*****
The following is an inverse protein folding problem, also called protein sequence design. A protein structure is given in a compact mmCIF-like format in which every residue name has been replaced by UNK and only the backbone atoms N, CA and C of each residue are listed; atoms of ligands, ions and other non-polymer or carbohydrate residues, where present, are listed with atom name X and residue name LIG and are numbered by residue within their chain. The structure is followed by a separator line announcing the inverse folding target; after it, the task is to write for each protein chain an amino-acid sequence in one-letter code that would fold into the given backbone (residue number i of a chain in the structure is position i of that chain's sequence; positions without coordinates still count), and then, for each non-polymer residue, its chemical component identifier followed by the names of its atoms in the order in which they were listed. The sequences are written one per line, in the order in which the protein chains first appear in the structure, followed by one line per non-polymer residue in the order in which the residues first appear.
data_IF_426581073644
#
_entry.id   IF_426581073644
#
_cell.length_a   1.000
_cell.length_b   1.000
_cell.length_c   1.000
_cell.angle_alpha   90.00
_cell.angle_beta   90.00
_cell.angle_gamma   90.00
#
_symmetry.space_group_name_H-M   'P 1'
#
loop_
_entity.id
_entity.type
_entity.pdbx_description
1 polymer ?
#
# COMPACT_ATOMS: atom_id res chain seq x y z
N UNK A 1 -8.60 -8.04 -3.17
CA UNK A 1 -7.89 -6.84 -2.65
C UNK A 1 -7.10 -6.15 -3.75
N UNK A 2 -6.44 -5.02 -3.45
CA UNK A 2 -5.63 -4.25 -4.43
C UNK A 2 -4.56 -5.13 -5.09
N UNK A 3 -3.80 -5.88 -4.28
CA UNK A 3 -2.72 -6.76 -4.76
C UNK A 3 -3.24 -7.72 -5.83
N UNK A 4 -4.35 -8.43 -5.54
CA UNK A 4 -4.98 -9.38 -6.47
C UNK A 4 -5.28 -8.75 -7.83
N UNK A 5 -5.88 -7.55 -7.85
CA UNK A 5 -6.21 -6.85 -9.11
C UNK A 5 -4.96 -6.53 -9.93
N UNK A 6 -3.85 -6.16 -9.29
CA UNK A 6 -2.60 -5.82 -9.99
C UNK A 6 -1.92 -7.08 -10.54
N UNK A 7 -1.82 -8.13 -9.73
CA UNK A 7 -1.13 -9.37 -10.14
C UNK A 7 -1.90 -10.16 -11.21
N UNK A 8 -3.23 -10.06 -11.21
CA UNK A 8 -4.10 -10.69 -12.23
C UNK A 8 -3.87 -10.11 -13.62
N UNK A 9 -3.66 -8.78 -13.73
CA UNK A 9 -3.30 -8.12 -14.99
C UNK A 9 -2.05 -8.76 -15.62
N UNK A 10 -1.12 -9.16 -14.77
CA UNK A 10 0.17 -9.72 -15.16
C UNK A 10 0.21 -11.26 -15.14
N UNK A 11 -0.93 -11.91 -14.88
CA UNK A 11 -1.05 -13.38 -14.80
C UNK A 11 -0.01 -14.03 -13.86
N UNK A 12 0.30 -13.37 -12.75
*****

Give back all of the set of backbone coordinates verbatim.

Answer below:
The following is an inverse protein folding problem, also called protein sequence design. A protein structure is given in a compact mmCIF-like format in which every residue name has been replaced by UNK and only the backbone atoms N, CA and C of each residue are listed; atoms of ligands, ions and other non-polymer or carbohydrate residues, where present, are listed with atom name X and residue name LIG and are numbered by residue within their chain. The structure is followed by a separator line announcing the inverse folding target; after it, the task is to write for each protein chain an amino-acid sequence in one-letter code that would fold into the given backbone (residue number i of a chain in the structure is position i of that chain's sequence; positions without coordinates still count), and then, for each non-polymer residue, its chemical component identifier followed by the names of its atoms in the order in which they were listed. The sequences are written one per line, in the order in which the protein chains first appear in the structure, followed by one line per non-polymer residue in the order in which the residues first appear.
data_IF_426581073644
#
_entry.id   IF_426581073644
#
_cell.length_a   1.000
_cell.length_b   1.000
_cell.length_c   1.000
_cell.angle_alpha   90.00
_cell.angle_beta   90.00
_cell.angle_gamma   90.00
#
_symmetry.space_group_name_H-M   'P 1'
#
loop_
_entity.id
_entity.type
_entity.pdbx_description
1 polymer ?
#
# COMPACT_ATOMS: atom_id res chain seq x y z
N UNK A 1 -8.60 -8.04 -3.17
CA UNK A 1 -7.89 -6.84 -2.65
C UNK A 1 -7.10 -6.15 -3.75
N UNK A 2 -6.44 -5.02 -3.45
CA UNK A 2 -5.63 -4.25 -4.43
C UNK A 2 -4.56 -5.13 -5.09
N UNK A 3 -3.80 -5.88 -4.28
CA UNK A 3 -2.72 -6.76 -4.76
C UNK A 3 -3.24 -7.72 -5.83
N UNK A 4 -4.35 -8.43 -5.54
CA UNK A 4 -4.98 -9.38 -6.47
C UNK A 4 -5.28 -8.75 -7.83
N UNK A 5 -5.88 -7.55 -7.85
CA UNK A 5 -6.21 -6.85 -9.11
C UNK A 5 -4.96 -6.53 -9.93
N UNK A 6 -3.85 -6.16 -9.29
CA UNK A 6 -2.60 -5.82 -9.99
C UNK A 6 -1.92 -7.08 -10.54
N UNK A 7 -1.82 -8.13 -9.73
CA UNK A 7 -1.13 -9.37 -10.14
C UNK A 7 -1.90 -10.16 -11.21
N UNK A 8 -3.23 -10.06 -11.21
CA UNK A 8 -4.10 -10.69 -12.23
C UNK A 8 -3.87 -10.11 -13.62
N UNK A 9 -3.66 -8.78 -13.73
CA UNK A 9 -3.30 -8.12 -14.99
C UNK A 9 -2.05 -8.76 -15.62
N UNK A 10 -1.12 -9.16 -14.77
CA UNK A 10 0.17 -9.72 -15.16
C UNK A 10 0.21 -11.26 -15.14
N UNK A 11 -0.93 -11.91 -14.88
CA UNK A 11 -1.05 -13.38 -14.80
C UNK A 11 -0.01 -14.03 -13.86
N UNK A 12 0.30 -13.37 -12.75